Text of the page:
It’s pretty well known that the industry standard for tipping a server at a restaurant is 20 percent (unless you live in a cave). As a nine-year veteran in the restaurant industry, I knew that. But otherwise I was dazed and confused. When it came to tipping for other services such as a taxi, my hair cut, or Pizza Hut delivery, I panicked and threw them a few dollars. This habit—which stems from naivety—needs to be broken.
In an effort to take responsibility for my ignorance, I want to share what I’ve found with you. How poorly are you tipping? We’re about to find out.
The standard for dining out is—and always has been—20 percent. If your order was wrong or your food was forgotten, you have every right to tip less that 20 percent. However, if the cooks forgot to put your salad dressing on the side or grill your steak to well done rather than the medium rare you asked for, don’t punish your server. The cook will make an $11+ per hour wage no matter how bad he butchers your meal. Your server, on the other hand, relies on your tips as his or her wage.
The Breakdown: Tip no less than 15 percent if your service was poor. Tip (the full) 20 percent if your server was smiling, kind, and attentive.
The Scenario: If you intend to be a hero by grabbing the tab for the whole table, you better be able to afford the tip… or at least delegate it. Your server busted her butt for multiple refills, ramekins of ranch, and extra napkins when you spilled your beer. Twenty percent on that $200 tab is not $20, it’s $40.
There are many common misunderstandings about food delivery. For one, the delivery charge is not the tip; the charge goes straight to the company for expenses incurred for travel. Your delivery driver does not see a dime of that. Compensate them for their hassle. With that being said, a verbal tip or leftover change is also not acceptable. They are also making a low wage because their employer thinks your $2 tip will be enough to cover their rent this month.
The Breakdown: The minimum tip is $2. Fifteen percent is acceptable for normal service, and 20 percent is recommended for excellent service.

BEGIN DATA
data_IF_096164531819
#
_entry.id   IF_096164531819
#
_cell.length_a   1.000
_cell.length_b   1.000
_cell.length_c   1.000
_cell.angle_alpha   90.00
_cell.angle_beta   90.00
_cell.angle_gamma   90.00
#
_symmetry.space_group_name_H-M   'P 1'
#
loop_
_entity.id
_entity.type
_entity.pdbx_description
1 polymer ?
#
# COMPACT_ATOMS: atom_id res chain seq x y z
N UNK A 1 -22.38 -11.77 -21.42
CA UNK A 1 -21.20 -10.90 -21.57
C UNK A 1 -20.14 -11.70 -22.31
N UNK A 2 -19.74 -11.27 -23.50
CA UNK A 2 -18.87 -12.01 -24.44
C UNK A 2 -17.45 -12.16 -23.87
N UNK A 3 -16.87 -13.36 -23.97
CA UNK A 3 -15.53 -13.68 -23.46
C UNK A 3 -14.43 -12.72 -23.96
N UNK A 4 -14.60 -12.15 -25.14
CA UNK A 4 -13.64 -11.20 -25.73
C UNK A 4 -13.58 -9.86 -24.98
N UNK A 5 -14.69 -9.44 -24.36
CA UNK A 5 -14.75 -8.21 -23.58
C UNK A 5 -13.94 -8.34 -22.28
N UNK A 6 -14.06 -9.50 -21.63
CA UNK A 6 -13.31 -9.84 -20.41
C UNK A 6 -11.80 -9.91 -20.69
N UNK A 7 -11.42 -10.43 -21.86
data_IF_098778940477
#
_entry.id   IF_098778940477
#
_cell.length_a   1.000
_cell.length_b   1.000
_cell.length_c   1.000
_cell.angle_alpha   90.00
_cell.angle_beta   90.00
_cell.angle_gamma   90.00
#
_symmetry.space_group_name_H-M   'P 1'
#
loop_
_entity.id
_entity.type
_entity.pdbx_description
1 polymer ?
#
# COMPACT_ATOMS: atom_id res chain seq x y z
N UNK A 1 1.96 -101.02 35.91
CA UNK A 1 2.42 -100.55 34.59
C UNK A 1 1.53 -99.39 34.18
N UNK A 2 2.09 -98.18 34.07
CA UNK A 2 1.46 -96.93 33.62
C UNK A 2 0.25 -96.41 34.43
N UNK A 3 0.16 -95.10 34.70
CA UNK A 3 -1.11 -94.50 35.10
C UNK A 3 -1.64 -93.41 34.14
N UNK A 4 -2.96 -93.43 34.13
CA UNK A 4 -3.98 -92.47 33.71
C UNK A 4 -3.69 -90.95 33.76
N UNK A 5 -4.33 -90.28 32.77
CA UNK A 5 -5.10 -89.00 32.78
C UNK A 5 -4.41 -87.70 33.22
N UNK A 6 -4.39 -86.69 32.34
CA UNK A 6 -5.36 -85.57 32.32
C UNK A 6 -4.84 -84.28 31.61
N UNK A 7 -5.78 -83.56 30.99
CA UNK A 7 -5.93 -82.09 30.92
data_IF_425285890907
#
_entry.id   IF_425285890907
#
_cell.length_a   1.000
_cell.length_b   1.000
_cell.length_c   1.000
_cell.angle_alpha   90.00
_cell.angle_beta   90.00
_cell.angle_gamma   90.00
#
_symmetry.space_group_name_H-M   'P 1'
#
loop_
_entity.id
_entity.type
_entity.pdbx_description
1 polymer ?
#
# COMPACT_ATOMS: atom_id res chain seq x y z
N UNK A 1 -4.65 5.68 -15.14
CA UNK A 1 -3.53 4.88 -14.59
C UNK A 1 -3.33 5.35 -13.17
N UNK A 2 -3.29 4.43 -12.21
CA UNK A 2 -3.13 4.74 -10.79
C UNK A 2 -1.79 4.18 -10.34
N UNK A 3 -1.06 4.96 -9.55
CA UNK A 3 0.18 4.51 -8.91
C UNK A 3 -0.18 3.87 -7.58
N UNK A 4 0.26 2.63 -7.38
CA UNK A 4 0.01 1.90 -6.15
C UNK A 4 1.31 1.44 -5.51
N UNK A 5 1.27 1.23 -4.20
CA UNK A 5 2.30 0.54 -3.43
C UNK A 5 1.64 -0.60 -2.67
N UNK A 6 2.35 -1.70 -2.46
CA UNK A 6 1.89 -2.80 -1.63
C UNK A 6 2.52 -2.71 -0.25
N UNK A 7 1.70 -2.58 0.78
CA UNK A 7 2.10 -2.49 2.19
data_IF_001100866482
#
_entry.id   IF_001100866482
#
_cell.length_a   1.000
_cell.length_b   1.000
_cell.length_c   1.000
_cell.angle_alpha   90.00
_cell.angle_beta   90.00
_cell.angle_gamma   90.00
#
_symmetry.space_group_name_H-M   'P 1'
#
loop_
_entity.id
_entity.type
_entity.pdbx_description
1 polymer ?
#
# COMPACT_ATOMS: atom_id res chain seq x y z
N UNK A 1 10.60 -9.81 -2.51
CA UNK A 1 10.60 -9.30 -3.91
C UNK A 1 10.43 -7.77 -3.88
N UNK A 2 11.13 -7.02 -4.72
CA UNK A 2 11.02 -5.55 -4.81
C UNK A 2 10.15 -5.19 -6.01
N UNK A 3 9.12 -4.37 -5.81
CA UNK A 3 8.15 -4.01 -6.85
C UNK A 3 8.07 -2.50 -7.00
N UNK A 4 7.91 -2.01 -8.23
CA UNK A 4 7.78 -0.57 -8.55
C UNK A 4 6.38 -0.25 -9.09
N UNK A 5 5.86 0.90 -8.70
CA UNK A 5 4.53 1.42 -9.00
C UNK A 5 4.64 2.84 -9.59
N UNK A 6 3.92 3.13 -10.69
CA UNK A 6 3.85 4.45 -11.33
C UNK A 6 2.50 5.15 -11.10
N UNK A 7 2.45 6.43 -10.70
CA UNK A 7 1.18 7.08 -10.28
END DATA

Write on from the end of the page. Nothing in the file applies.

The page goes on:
The Scenario: When you decide to hunker down on a Saturday night for pizza and a movie because it’s blizzarding outside, remember that the delivery person is driving in severe conditions just so you don’t have to leave the house. A 20 percent tip is absolutely necessary.
Hair, Nails, and Massage
I’ve made an awful habit of tipping my hair stylist $5, regardless of the cost of service, since I was 14 years old. As I matured, I began to wonder exactly how much I should be tipping. Sure a $5 tip might be sufficient on a $25 hair cut, but a cut and color that took three hours and totaled $110… not okay. For personal services like highlights, manicures, and massages, the recommended tip is 15 percent for good service. If your nail tech adds glitter for free, or your hairdresser throws in a few highlights for no charge, or your massage therapist spends ten extra minutes on those knots in your shoulders, you owe them a full 20 percent tip for going above and beyond.
The Breakdown: Good service requires a 15 percent tip, while freebies and excellent service calls for a 20 percent tip. Never forego the tip.
The Scenario: If your stylist misunderstood the hair color you were going for and offered a complimentary re-do, you should always consider a 15 to 20 percent tip of what the service would have cost you. Sure, he or she may have “screwed up” but did you describe the color correctly? You said red. You meant copper. Maybe it’s color blindness?
Thanks to this guide from PopSugar, you’ll know exactly what to tip your nail tech, massage therapist, and hair stylist.
When you save for the cost of a $700 half sleeve, did you figure in the correct tip? The recommended tip for tattoo artists is ten to 20 percent. A 10 percent tip could mean the color was off or your tattoo artist just wasn’t a great artist. Fifteen percent looks to be a good average, and 20 percent means you appreciate your artist and they are more talented that you could ever express in words.
The Breakdown: A 15 percent tip is average. Ten percent is acceptable if you are dissatisfied with the results and 20 percent is suggested for excellent artwork.